Still, by the 1950s and 60s, after WWII, these sentiments had subsided if only to a modest degree. Second generation Japanese Americans--replete with memories of government mandated incarceration--felt compelled to show their patriotism in any way they could. This, of course, is a major reason why most Japanese American baby boomers speak little to no Japanese. Is there a more obvious and plainly recognizable validation of one's alien affiliations than language? Japanese American's looked like the enemy--be it Japanese, Korean or even Vietnamese--so every other element of their existence leaned toward emphasizing their Americanism.

This even extended to names, which is why my friends had great All-American names. Some didn't even have Japanese middle names. Not that this is good or bad. I am simply setting up a story of my own name... which is, as I think about it into this third paragraph, rather ridiculous, because I have no intention of revealing my real name--even though many of you already know what it is. Please don't shout it out. I call myself Ray Kanzaki here, but the name is more classically European, a name that is very rare in the US. Indeed, it would be more closely associated with a name like Maximillian or Raymunde, than Bill or Paul.

Now some may say that Max or Ray is a fine name, and maybe even a cool one, but in the 1960s in a sea of classmates with names like John, David and Steven, a Maximillian or a Raymunde not only stood out, but would be the target of endless teasing. I used to lament my name. Interestingly, that is not even my first name. Unlike my classmates whose Japanese name, if they had one, was a middle name, my first name was Japanese: Taro 太郎, which is a typical name given to the first born son because it virtually means "first son". (Okay, okay, for you Japanophiles out there, I realize that Taro literally means the "rich/thick/large son", but in use it means the "first born son" because it is synonymous with the aspirations a parent places in a first born.) The bottom line is that the name is totally vanilla and lacks imagination.

Why did you give me that name? I asked my mother. And the answer was pretty straight forward. As an immigrant from Japan, my mother knew little of the ways of the US. In Japan, after you give birth to a baby, you have about one month to register its birth with the local public records office. So most parents look at there baby after its born, consider its gender and maybe its looks and "personality" to come up with a name that is then registered in what would be the Japanese version of a birth certificate. This is what was in my mother's mind as she was being wheelchaired out of LA's Japanese Hospital in Boyle Heights back in 1955. Imagine her shock and discombobulation when the nurse told her that she couldn't be released until they had a name for the birth certificate. In such a confused state, she was bound to make a fatal mistake.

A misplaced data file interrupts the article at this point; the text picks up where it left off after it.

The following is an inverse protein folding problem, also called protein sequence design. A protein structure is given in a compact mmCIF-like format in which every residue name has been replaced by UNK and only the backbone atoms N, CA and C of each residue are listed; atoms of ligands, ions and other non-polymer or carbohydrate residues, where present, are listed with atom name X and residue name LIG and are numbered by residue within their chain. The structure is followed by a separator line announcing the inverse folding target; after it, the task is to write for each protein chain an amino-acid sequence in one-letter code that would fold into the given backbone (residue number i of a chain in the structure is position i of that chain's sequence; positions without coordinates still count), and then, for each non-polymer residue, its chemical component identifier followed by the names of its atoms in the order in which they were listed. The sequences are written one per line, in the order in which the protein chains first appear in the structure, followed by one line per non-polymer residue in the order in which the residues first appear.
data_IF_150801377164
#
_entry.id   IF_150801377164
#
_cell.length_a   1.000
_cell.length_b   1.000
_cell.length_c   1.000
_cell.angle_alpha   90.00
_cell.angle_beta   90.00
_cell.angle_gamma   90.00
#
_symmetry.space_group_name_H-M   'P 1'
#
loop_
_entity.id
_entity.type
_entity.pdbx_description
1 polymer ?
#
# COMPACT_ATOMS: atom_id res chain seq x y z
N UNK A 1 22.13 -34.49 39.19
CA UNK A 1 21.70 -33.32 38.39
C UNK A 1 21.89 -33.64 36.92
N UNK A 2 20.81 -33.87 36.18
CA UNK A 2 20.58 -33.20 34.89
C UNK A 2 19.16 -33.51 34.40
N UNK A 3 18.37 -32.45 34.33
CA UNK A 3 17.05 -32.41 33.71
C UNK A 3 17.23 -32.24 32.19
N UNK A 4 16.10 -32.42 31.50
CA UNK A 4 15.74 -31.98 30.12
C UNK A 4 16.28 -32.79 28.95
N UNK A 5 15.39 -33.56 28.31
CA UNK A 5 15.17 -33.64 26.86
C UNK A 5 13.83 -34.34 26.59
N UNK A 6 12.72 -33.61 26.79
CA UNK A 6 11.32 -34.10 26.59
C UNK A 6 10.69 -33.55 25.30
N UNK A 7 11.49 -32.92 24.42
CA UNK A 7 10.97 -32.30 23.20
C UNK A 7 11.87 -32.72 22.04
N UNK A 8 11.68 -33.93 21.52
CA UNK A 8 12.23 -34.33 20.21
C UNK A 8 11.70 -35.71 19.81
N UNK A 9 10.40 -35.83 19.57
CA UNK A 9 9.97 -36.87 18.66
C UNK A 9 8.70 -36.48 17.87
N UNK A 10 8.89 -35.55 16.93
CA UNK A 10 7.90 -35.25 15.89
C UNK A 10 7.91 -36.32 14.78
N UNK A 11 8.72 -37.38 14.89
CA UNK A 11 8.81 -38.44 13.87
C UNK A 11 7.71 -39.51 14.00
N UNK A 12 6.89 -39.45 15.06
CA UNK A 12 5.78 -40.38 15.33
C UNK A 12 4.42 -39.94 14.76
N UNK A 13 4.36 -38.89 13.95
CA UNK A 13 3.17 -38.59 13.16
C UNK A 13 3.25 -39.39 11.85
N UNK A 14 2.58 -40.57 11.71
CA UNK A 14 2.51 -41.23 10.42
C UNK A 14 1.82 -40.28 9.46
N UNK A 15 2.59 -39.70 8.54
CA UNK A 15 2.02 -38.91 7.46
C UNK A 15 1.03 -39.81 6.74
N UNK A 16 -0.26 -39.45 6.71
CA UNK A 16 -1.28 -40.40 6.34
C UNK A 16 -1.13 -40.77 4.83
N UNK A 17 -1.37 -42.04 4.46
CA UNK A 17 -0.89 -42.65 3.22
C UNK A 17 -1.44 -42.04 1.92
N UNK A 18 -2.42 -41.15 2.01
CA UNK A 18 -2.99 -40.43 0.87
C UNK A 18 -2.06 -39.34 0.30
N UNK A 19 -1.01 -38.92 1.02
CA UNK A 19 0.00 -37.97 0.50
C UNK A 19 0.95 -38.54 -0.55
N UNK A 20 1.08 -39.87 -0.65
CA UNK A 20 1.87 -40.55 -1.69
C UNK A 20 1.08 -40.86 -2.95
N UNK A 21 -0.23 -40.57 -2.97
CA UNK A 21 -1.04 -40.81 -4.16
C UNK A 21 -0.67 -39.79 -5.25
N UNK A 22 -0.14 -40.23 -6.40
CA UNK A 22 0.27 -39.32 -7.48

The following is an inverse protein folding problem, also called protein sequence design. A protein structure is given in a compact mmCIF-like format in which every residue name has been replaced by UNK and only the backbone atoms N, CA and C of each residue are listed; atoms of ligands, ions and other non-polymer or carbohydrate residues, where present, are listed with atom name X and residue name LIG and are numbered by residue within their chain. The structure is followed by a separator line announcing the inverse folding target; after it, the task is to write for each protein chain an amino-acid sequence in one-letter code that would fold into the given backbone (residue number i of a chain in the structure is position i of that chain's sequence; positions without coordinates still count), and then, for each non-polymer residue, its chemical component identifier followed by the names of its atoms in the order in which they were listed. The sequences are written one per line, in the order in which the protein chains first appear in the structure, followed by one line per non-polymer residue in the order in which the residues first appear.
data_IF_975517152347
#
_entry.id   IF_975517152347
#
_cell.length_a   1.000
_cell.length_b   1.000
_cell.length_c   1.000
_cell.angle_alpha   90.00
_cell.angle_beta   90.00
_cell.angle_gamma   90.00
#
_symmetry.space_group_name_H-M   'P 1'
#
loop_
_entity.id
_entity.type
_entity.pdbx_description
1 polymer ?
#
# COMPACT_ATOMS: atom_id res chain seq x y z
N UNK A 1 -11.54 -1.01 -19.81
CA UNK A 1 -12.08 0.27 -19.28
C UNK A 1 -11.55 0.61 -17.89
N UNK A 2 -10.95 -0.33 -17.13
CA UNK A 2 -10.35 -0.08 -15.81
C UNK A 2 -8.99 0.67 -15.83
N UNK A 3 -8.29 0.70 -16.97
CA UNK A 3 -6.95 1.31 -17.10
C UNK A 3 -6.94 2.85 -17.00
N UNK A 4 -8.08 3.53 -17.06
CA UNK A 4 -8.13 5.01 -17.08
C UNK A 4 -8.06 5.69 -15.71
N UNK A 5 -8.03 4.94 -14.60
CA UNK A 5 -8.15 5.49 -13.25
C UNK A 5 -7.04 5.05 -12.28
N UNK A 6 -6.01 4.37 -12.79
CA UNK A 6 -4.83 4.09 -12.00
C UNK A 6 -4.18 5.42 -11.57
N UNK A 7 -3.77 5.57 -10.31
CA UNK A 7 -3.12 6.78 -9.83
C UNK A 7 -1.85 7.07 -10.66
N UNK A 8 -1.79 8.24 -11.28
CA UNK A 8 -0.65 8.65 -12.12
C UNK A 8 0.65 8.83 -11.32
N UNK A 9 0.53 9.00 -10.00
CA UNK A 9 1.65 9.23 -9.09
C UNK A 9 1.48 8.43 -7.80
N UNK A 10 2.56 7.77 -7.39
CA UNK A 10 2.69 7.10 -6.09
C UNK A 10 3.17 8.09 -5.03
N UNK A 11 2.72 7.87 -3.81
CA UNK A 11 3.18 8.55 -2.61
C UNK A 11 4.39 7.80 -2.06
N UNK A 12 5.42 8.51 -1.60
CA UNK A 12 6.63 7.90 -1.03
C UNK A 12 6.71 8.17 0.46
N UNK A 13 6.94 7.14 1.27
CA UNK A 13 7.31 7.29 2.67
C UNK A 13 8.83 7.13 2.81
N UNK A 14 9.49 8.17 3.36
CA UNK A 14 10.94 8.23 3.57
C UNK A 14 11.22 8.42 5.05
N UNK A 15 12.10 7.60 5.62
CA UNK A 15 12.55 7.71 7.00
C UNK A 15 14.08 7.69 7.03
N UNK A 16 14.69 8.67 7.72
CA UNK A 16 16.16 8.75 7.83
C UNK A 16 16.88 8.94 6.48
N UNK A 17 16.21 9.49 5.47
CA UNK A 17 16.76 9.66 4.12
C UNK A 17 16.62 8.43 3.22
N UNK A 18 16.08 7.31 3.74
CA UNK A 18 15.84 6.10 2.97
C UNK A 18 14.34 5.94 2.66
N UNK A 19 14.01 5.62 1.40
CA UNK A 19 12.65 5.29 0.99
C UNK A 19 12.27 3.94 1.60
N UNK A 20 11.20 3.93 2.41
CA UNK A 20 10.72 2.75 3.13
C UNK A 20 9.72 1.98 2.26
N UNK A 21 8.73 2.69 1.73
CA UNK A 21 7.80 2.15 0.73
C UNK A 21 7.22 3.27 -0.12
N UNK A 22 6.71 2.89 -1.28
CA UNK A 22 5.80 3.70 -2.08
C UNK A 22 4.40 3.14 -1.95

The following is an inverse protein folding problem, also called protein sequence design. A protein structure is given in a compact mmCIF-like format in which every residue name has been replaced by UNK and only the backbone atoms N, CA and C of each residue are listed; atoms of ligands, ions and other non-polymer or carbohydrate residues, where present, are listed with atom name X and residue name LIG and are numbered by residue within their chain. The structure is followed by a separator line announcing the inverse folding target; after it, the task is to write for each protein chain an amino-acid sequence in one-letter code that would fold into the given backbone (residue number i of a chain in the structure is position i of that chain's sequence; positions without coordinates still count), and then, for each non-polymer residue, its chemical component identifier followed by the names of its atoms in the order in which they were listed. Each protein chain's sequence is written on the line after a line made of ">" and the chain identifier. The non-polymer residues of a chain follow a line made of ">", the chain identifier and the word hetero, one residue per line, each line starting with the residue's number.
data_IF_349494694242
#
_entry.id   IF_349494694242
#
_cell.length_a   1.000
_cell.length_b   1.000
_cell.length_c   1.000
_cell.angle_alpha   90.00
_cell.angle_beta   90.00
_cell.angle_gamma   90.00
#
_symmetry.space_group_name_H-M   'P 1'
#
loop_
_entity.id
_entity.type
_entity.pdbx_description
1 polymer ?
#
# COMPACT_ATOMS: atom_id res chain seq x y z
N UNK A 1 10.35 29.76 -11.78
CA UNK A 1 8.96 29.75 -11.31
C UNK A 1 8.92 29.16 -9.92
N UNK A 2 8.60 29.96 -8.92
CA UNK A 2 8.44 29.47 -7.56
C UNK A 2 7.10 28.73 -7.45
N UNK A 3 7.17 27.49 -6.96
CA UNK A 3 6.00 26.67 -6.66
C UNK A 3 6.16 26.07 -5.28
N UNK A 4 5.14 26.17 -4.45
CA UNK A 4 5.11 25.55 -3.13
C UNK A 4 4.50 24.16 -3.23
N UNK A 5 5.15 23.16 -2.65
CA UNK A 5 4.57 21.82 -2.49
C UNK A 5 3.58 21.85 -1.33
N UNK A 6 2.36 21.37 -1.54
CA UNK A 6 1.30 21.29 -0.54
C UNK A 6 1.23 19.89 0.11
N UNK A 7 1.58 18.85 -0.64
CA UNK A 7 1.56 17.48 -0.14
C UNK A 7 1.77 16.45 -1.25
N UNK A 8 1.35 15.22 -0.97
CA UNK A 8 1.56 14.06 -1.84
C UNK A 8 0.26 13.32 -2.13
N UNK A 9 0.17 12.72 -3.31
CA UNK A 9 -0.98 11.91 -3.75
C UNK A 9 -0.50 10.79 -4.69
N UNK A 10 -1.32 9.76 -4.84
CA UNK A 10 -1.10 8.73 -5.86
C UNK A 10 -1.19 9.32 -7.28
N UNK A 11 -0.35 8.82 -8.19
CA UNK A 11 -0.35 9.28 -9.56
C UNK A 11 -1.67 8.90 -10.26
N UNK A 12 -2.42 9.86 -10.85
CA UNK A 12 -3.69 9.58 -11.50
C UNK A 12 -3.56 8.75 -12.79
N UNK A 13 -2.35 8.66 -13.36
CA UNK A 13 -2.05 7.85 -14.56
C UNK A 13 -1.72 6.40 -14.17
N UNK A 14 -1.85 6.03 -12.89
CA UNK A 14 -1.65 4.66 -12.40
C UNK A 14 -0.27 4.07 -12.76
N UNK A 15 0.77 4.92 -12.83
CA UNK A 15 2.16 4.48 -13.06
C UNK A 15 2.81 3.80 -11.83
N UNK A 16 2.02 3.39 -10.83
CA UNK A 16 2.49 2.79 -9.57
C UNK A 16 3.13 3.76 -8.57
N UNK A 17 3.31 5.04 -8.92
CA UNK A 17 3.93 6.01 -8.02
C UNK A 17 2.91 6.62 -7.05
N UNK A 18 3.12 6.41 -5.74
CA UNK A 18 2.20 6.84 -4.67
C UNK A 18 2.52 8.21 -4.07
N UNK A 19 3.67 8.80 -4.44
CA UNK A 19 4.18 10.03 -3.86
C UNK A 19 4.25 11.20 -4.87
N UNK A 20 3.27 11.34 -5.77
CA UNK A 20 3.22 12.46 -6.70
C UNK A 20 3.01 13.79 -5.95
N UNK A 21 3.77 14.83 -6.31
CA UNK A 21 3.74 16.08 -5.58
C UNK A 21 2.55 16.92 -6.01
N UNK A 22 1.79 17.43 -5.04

And she did. She turned to my father for help.

"What'll we do? We need a first and middle name?"

"Okay, um, let's see..." My father was just as perplexed as mother. When I first heard this story, I imagined a nurse, arms crossed, drumming her fingers. "He's the first born son," he said as if no one had yet realized it. "Yeah, that's it. How about Taro. We'll just change the character for 郎 (ro) to 朗 (ro) to match his Godfather's name."

Mother was in no condition to protest, so they let the nurse know the first name they came up with, and she duly noted it as my first name.

And for that other name?

"I came up with the first one," father said relieved, "Why don't you come up with an English name."

"I don't know anything about American names," mother protested, and again she turned to father.

"Most of my friends are Japanese so I don't know any good names either. Hmmm..." He thought about it for a while, but soon turned to mother with that all-knowing grin of his. "Remember the priest who married us in Kyoto?"

"Father Raymunde?"

"Yes! I don't think I've ever heard anyone besides him with that name. Wouldn't that be a great name for our son? Taro Raymunde. Kinda rolls off your tongue, no?" father said in a voice that betrayed his confidence as a senryu teacher.

Mother wouldn't dream of arguing the rhythmical value of these two names, so she nodded to the nurse and she inserted the name of a priest as my middle name. My mother was finally free to go home.

Now, I've heard of parents thinking about the perfect name for their child, some agonizing for weeks if not months. But according to mother, the above episode took less than ten minutes--A whole eight or nine minutes to come up with a name that would torment me throughout elementary school. Still, I'm not complaining. These days, the name serves me very well. In a sea of colleagues with names like John, Peter and Richard, the name Raymunde stands out. But if you prefer, just call me Ray.

Query: Got a story about your name?

Sunday, July 13, 2008

Summer Rerun: The Yakuza and the Wimp

In the previous post, I had a little fun at the expense of an innocent passerby--I do not assign any ulterior motive to his actions. Well, in the interest of fairness and openness, I should reveal that I too have had my own embarrassing moments when I did not realize with whom I was speaking.

A few years ago, I wrote about bathing at onsen, Japanese hot springs, and SammyStorm left a comment about men in tatoos, which led to the following, a slightly edited excerpt of a post from April 2004.

SammyStorm: The first time I went to a sento, I saw a guy with tattoos all over his body, and you know what that means. But for some reason I wasn't really embarassed about being naked, but as you said, I couldn't get used to the really HOT water.